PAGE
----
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I am editing a manuscript in which the author frequently wants to change words within a fairly long quote (two sentences or more), and believes that if he does so he no longer needs to put the rest of the quote within quotation marks. I tell him he can't do that.

What is the right way, if there is one, to do this. I would rather not have to paraphrase the whole quote for him, but maybe that's the only way.

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If a word is changed or added, it's placed in brackets. ([]). However, this is typically only done to clarify, usually when context has been removed. For example, if Alice was talking about Bob and we had Alice giving a direct quote of "He said that he had sent the message", we could write it as "[Bob] said that he had sent the message." We couldn't say "[Bob] said that he had sent the [rabbit]". (Unless the message was a rabbit).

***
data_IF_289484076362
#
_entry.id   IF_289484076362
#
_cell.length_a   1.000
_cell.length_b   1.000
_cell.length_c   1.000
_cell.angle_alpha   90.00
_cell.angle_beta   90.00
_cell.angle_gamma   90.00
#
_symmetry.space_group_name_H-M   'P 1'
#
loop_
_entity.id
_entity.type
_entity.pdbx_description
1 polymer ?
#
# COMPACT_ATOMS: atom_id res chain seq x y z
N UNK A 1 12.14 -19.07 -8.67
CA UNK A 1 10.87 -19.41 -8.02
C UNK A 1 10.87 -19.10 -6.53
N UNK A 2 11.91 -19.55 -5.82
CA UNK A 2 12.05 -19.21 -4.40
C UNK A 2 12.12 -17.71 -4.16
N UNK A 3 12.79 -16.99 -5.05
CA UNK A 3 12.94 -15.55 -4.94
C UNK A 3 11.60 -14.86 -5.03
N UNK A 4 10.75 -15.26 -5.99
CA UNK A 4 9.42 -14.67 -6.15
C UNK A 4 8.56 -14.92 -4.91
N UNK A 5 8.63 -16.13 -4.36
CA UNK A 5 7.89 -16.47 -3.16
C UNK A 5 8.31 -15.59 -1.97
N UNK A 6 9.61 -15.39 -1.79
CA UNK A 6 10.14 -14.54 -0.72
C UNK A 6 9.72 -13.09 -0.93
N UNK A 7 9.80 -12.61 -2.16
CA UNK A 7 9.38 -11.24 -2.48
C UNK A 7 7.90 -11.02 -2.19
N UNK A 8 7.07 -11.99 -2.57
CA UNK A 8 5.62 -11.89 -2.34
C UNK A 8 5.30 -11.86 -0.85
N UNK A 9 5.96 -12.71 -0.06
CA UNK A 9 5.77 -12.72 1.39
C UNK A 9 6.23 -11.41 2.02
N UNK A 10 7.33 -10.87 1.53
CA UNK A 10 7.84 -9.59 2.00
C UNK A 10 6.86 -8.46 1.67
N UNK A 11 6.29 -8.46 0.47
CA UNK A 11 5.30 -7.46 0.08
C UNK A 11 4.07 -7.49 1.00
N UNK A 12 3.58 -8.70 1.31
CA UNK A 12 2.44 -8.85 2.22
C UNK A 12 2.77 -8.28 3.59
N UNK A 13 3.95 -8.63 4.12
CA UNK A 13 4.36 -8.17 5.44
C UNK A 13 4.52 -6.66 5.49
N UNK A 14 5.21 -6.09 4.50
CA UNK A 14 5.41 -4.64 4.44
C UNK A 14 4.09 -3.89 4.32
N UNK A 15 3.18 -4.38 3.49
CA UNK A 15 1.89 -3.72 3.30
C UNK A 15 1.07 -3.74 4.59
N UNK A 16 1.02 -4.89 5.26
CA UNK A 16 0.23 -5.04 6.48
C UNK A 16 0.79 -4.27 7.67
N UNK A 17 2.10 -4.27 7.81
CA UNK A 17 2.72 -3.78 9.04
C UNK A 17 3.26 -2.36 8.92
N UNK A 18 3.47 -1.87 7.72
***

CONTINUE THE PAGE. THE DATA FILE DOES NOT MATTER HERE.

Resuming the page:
It sounds like your writer has been stretching what is allowed in changing a quote and possibly this is why he thinks he should omit the quotation marks. But either adhering to the rules of what you can change (and placing them in quotation marks) or paraphrasing are his only options that maintain the integrity of the work.

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    Bob sent the [rabbit], but Eve intercepted it as part of a classic hare-in-the middle attack...
    – papidave
    Jul 17 '17 at 0:39

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